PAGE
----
THE LINE UP as seen at Milford Rees's Reunion last year. Can you name them? Well, here they are: 12 Advance; 6 Peerless; 20 Advance; 13 Peerless; 20 M. Rumely; and 19 Keck
R. D. -B. 3A, Yacolt,, Washington
During the summer of 1905, I was engine man for the Advance Threshing Machine Company working in and out of the branch on Hast Belmont Street, Portland, Oregon. My chief job was to unload threshers and engines from the factory and reload outfits sold to customers in Oregon and Washington.
I was asked to get a used 12 hp engine ready to ship by rail to an eastern Oregon town. In doing so I noticed many holes drilled through the face of the drivers. Upon inquiry I found this engine had been fitted with wide bands over the drivers to make it suitable to be used on the sand banks of the Columbia River near Astoria, Oregon, for dragging out seines in Salmon fishing-operations. If you have the right. Advance catalog, one prior to 1905, you may see a picture of this engine in operation.
The 12 hp was found to be OK and I pushed it on a fiat car and made it secure for the trip. My pushing power was a 6 hp Advance engine, one built. before friction clutches.
It was always a pleasure to use this little rig. Unloading one of those 35 hp Advances it about reached its limit and in reloading one the process was much like a battering ram.
I was pleased when told I was to take the train to Elgin, Oregon, and to unload and deliver the engine some 40 miles east of the town. On approaching the terminus I had some misgivings. Those rugged mountains to the east looked very big to me.
In the hurry to get the engine on its way the water was not drained from the boiler. So my work of unloading- was of short duration. However, I often wondered if someone ever objected to paying the freight for hauling that water some 300 miles.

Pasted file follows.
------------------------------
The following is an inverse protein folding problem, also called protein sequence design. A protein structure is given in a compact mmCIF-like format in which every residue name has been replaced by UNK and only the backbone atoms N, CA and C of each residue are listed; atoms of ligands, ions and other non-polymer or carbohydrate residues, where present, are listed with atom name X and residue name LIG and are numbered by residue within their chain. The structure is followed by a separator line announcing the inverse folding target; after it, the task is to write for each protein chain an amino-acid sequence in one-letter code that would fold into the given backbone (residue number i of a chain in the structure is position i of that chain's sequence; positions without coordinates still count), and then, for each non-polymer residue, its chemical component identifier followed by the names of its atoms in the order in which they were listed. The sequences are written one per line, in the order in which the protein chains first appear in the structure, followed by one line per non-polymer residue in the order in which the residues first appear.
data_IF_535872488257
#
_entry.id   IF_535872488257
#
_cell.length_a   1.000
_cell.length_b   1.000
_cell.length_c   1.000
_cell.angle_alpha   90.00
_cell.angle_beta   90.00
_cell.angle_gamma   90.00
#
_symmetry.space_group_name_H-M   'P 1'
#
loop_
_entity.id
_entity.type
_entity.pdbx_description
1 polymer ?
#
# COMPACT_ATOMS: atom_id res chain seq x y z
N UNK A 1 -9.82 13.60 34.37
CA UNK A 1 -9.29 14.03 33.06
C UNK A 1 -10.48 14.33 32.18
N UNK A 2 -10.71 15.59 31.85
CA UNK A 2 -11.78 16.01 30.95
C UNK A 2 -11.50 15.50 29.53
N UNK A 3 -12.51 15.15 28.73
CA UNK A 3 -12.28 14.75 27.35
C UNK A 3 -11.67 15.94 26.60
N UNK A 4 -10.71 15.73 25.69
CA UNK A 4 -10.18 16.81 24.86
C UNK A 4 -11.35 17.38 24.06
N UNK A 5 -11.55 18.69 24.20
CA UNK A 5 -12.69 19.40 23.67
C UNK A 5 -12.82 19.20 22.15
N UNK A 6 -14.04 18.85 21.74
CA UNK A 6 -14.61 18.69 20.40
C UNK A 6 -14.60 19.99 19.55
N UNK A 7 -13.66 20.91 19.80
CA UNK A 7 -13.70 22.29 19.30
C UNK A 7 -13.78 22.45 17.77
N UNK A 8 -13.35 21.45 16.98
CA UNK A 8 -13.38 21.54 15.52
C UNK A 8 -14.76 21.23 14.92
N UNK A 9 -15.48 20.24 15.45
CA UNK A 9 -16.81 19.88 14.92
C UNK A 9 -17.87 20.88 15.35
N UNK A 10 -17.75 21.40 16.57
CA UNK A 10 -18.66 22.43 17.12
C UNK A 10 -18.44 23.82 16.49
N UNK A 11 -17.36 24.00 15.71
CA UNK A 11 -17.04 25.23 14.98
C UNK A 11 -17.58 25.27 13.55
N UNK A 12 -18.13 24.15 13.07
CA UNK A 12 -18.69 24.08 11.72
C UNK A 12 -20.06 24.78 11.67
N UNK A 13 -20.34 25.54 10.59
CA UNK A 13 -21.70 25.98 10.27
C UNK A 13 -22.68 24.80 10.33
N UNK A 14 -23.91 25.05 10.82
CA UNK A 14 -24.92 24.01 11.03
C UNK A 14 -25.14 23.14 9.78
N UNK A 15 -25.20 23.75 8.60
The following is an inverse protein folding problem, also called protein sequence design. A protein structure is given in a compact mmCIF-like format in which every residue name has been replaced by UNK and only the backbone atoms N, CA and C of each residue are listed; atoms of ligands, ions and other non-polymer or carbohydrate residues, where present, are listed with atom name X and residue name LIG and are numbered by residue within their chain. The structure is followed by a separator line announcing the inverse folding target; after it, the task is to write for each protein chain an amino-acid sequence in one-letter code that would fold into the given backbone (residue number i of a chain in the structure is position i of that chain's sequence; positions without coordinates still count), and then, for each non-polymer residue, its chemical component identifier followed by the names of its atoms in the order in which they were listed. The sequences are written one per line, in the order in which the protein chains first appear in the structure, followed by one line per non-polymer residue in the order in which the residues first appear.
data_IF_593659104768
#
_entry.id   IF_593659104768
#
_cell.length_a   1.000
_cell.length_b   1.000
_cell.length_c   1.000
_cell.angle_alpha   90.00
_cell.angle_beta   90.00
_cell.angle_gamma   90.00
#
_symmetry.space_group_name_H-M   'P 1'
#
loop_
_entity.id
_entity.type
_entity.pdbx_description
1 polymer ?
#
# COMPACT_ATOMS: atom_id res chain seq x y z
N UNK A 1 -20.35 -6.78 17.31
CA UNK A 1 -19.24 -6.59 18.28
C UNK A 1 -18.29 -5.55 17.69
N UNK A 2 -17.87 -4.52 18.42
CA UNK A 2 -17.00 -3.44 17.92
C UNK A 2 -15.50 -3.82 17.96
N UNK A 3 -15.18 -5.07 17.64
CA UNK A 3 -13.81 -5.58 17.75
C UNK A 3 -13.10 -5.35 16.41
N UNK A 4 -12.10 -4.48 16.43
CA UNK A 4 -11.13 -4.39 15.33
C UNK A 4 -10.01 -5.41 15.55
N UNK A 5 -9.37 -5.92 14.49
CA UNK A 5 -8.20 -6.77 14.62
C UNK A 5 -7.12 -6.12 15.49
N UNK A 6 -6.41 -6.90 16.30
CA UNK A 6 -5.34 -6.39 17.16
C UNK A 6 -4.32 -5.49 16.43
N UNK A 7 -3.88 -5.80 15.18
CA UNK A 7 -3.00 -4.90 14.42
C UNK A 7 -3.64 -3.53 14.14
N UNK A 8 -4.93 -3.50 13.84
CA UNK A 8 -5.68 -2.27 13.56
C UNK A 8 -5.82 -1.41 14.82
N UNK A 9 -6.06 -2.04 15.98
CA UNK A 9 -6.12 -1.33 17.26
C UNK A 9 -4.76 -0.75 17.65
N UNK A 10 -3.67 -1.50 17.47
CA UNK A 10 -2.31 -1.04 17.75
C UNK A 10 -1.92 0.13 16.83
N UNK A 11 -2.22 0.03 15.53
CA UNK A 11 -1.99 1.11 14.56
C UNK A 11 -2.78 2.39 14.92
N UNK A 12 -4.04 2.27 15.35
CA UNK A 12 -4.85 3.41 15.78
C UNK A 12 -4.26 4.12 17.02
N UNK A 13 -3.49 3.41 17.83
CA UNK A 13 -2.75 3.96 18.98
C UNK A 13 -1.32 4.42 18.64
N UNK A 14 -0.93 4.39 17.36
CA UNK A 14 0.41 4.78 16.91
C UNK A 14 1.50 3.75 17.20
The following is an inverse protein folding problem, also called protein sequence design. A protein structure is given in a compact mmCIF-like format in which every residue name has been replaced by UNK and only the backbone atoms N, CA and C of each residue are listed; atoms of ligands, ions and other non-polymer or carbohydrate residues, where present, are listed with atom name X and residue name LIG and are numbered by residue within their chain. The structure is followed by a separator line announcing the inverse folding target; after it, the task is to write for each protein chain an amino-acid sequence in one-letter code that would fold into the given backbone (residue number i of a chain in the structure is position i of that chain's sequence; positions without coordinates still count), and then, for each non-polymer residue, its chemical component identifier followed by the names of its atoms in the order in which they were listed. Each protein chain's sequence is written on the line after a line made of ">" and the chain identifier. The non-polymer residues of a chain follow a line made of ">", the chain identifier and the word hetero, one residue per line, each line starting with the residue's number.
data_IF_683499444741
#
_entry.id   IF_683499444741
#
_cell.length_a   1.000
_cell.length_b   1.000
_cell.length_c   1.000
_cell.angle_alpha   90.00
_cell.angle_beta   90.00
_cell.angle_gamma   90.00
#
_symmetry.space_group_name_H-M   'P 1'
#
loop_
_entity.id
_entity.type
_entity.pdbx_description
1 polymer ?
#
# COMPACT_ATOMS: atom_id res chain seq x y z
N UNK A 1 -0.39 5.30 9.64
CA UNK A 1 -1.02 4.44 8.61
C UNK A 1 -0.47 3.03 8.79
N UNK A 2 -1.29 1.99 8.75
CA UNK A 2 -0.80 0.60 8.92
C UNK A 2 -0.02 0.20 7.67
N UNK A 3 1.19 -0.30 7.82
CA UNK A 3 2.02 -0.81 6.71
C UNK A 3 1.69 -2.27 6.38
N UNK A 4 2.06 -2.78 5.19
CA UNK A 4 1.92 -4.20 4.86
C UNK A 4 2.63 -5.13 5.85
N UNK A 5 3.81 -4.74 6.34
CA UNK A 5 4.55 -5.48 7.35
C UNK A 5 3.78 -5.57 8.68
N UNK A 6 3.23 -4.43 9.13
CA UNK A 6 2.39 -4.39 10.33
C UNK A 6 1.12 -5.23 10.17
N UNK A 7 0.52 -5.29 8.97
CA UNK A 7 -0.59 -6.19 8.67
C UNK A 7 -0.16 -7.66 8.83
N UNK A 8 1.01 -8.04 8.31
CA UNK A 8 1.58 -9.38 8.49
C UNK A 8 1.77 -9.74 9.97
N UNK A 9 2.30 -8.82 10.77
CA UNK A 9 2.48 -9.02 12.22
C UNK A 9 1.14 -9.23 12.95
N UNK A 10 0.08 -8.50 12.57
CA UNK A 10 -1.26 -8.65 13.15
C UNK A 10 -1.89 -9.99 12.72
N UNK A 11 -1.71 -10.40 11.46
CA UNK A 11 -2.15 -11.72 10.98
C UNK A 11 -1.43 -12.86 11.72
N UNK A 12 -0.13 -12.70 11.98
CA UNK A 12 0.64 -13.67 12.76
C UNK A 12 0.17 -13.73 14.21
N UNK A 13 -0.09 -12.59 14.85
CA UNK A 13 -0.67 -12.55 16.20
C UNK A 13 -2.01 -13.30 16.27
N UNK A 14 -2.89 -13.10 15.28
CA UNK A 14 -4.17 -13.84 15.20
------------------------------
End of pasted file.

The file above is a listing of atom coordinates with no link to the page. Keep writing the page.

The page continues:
Early on the morrow we pulled out. My draw bar load was a wagon with tank for water and fuel. Most of the fuel was gathered along the partly timbered road. My helpers were two young fellows with team, wag-on and duffle. They were much interested in being cow boys. Their dress and manners were familiar to me as but a few years before I tried out for the cowboy life which did not stick.
At the first steep hill encountered a steam chest cover leak developed and no amount of tightening the nuts would stop this leak. So I walked back to town where I got two sheets of thin packing-and some door screen. This applied, with screen between the packing sheets stopped the leaks. No more trouble was had with the engine on the, trip.
After the hill we had several miles of soft, road so I put that little engine to the limit of speed. Controlling it by the throttle as I never use the governor while on the road.
In time the good road turned bad, that is for an engine. Rocks, solid roadbed of rocks was now evidently our lot. We were approaching the rim of a deep canyon. I stopped the engine and walked over to take a look and found a river below, a mile below. The grade three times in sight as it descended to the river. I was getting scared, very scared for a tumble off the road meant almost a vertical fall to the bottom.
Much of the grade was cut out of solid rock and experience had taught me how easily a steering chain could snap and quickly turn the front end, perhaps over the bank.
I went back to the engine and proceeded knowing that my safe descent would be had only at the minimum speed. The grade was so steep I had frequently to pull back the reverse lever to check the speed.